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One way IFRS 17 might actually offer “business value”


May 20, 2018   by David Gambrill


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While many in the P&C industry view IFRS 17 as an expensive time-suck that offers “no business value,” others believe the new financial standard could be a boon for product pricing.

“One thing I’m really hoping that IFRS 17 [can do] is bring pricing discipline,” Jacqueline Friedland, chief actuary at RSA Canada, said Wednesday at the Canadian Insurance Financial Forum (CIFF). “I think it’s an opportunity [in Canada] to tidy up the standards on pricing aspects.”

“There can be a significant pricing benefit, if the industry does it the right way,” agreed Jonathan Turner, senior vice president and chief financial officer of Swiss Re’s Canadian Operations.

For example, companies pricing their products would benefit from IFRS 17’s clarified standards and key accounting assumptions at the individual company level. Concepts such as “Day 1 losses,” for example, may be better understood.

Turner suggested companies would also be able to better price products based on a broader understanding of the health of the entire industry. The new standards would allow for an improved comparison of company results across the industry as a whole, allowing for a faster recognition of when pricing adjustments may be required.

International Financial Reporting Standards (IFRS) represent an effort to harmonize accounting standards so that there is a common global understanding of financial statements and terms.  The use of IFRS became a requirement for Canadian publicly accountable firms in January 2011.

Anticipated as of Jan. 1, 2021, insurance companies will be required to use the updated version of the standards, IFRS 17, which significantly change how insurance companies report their financial results. At a high level, some key features include:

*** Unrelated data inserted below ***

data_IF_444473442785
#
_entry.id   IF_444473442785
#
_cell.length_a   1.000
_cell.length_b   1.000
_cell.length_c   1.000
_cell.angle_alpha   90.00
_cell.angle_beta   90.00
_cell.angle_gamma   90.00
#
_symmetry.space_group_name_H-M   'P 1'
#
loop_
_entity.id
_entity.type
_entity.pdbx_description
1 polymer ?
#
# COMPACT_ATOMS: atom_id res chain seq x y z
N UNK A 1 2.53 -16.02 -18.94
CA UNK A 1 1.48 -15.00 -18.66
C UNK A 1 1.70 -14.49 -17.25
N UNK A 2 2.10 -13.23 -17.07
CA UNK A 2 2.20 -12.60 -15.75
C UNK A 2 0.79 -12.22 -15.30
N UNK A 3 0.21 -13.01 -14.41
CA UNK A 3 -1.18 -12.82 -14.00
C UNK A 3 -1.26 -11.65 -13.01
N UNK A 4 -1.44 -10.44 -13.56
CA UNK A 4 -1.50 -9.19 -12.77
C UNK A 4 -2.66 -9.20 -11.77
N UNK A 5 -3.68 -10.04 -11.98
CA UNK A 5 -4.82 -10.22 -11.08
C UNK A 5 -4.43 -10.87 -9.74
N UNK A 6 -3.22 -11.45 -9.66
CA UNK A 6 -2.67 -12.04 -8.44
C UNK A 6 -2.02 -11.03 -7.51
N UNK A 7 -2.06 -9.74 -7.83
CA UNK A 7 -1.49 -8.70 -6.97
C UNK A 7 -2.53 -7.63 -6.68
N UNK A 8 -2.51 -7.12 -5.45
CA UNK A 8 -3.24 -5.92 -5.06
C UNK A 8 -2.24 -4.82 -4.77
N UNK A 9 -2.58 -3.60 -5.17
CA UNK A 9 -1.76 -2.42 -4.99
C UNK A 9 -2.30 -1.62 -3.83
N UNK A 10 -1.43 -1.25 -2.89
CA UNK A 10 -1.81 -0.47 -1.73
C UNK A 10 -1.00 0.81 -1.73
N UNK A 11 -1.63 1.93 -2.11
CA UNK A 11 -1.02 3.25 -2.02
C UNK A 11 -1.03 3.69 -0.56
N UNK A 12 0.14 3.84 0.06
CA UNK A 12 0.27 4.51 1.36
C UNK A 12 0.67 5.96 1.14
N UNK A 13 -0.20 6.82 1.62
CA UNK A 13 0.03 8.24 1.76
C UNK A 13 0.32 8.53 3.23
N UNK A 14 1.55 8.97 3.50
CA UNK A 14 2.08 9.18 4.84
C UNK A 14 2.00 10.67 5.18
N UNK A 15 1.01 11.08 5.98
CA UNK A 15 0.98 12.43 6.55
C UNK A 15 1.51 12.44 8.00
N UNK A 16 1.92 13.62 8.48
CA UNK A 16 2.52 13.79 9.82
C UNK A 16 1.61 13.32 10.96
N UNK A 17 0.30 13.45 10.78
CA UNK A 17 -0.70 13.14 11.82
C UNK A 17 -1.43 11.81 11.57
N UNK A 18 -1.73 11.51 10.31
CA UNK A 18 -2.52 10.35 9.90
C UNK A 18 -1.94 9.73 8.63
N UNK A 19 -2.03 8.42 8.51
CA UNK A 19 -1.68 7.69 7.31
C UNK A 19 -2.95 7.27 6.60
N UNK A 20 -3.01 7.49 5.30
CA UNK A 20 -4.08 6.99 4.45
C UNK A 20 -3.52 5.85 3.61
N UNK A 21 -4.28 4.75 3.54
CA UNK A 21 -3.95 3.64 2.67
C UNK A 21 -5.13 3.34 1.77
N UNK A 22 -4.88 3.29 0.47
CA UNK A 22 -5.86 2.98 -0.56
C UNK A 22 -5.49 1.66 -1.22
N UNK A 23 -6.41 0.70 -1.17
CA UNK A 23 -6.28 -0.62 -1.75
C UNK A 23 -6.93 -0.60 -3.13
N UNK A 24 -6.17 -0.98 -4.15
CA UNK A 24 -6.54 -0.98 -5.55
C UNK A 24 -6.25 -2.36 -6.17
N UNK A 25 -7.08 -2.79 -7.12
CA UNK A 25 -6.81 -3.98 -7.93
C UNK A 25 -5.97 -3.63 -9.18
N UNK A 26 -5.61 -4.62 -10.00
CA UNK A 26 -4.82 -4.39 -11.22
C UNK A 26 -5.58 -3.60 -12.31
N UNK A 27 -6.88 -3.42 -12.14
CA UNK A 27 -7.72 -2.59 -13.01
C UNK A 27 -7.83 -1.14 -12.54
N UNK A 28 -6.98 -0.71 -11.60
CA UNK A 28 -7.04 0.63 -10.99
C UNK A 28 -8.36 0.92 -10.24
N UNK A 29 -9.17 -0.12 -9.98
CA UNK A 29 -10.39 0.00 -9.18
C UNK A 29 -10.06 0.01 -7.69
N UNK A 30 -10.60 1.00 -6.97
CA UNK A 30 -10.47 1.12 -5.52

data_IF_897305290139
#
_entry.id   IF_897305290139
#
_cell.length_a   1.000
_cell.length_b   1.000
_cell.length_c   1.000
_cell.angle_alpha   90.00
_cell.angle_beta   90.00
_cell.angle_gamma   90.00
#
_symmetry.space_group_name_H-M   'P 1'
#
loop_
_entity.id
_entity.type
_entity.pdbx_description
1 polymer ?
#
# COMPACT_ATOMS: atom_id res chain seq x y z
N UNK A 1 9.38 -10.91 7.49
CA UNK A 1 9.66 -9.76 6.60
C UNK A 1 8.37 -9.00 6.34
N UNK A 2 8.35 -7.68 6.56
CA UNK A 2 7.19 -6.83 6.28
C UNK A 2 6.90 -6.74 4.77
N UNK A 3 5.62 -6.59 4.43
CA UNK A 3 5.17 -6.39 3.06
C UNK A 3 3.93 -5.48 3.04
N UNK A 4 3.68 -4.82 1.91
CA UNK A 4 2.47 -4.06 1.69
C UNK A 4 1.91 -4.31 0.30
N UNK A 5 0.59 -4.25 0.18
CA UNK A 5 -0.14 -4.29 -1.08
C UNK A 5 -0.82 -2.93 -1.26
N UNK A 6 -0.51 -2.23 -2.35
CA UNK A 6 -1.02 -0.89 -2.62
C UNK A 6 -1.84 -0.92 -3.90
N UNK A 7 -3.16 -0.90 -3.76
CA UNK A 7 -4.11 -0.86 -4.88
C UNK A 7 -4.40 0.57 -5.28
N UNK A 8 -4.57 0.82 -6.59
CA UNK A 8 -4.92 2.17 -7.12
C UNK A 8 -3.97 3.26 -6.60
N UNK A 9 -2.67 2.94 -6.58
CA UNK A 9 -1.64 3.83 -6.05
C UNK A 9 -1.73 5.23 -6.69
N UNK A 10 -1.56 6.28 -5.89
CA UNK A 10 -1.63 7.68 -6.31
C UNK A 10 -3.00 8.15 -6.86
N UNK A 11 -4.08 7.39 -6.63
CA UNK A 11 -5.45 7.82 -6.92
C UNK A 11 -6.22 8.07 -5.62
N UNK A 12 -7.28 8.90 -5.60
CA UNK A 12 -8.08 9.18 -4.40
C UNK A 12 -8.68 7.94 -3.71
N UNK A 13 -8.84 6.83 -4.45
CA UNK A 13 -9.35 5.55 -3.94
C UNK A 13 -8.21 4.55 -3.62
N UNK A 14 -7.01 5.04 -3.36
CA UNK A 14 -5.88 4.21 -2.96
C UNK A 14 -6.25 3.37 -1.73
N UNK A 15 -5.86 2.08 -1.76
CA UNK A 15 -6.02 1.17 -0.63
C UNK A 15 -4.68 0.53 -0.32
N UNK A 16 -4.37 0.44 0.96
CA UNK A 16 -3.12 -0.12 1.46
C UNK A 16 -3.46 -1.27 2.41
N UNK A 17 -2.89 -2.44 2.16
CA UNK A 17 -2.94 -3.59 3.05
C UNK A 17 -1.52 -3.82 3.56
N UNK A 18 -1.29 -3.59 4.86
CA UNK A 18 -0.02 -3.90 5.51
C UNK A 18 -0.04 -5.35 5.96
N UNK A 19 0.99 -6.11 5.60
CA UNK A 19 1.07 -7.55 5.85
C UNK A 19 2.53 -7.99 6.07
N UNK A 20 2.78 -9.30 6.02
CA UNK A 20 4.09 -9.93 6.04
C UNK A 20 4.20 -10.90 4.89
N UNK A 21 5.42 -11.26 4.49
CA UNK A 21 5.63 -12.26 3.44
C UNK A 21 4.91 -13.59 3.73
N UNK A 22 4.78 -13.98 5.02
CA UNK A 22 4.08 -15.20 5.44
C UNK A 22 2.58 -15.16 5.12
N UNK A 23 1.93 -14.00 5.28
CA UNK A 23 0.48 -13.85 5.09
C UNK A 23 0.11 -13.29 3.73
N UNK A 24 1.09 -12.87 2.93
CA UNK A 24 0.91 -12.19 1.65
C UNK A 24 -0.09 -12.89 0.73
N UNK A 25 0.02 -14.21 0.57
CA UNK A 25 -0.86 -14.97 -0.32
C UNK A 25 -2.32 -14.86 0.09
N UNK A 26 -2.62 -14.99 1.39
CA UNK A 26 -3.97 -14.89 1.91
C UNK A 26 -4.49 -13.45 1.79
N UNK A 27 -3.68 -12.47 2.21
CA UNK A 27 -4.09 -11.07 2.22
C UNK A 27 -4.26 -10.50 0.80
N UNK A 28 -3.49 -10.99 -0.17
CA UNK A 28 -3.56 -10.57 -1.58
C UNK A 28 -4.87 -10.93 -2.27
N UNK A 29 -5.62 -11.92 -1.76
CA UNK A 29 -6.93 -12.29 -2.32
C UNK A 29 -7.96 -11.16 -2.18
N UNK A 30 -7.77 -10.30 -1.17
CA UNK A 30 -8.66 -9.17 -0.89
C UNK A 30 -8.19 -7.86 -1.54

• the unearned premiums reserve, now referred to as “liability for remaining coverage,” will be measured as premiums received, less acquisitions costs paid.
  • expedited recognition of losses on contracts that are expected to be onerous.
  • insurers must discount claims liabilities not expected to be settled in the next 12 months using a rate that reflects the characteristics of the liability (the specific rate is not defined).

Insurers that have started preparing for IFRS 17 describe the transition process as more of a marathon than a sprint. Companies adopting IFRS 17 should be prepared to play a game of “hurry up and wait,” they say. Regulators, for example, still need to publish their positions on various assumptions and definitions.

“Although we need to keep the pace up, we also need to have a little bit of patience, because the industry positions need time to coalesce, and the regulatory positions need time to coalesce,” Turner said. “But you can’t wait until you have final positions before you start, because then you have limited time to do what you need to do, and you’re probably out of time by then.”

Alister Campbell, a senior fellow at CD Howe Institute, as well as a former chief executive at The Guarantee and Zurich in Canada, observed that Canadian insurers have done a lot of work to update their operations to account for IFRS 17, when the standard isn’t even adopted in the United States. The U.S. still uses the generally accepted accounting principles (GAAP), a different version of which was employed in Canada prior to the adoption of IFRS in 2011.

“Public companies, in their quarterly releases, carefully show how the business is performing and then on the back page, they have a reconciliation to GAAP because the numbers they are presenting to people who are actually trying to understand what’s happening in the business have nothing to do with financial statements,” Campbell observed, offering his personal comment as a member of the audience. “A financial statement’s primary market should be people who want to understand how a company is doing.

“I am very concerned to hear descriptions, two and a half years from implementation [of IFRS 17], that ‘It’s hard to visualize what the statement will look like.’ ‘What will replace the combined ratio as a way to [measure the health] of my business?’ ‘I’m not sure what Revenues is going to look like.’

“I’m wondering whether we haven’t created a whole other level of financial reporting – systems costs, external consultants costs, more actuaries—and we’re going to end up having to produce the old way of things, just so people can tell what’s going on.”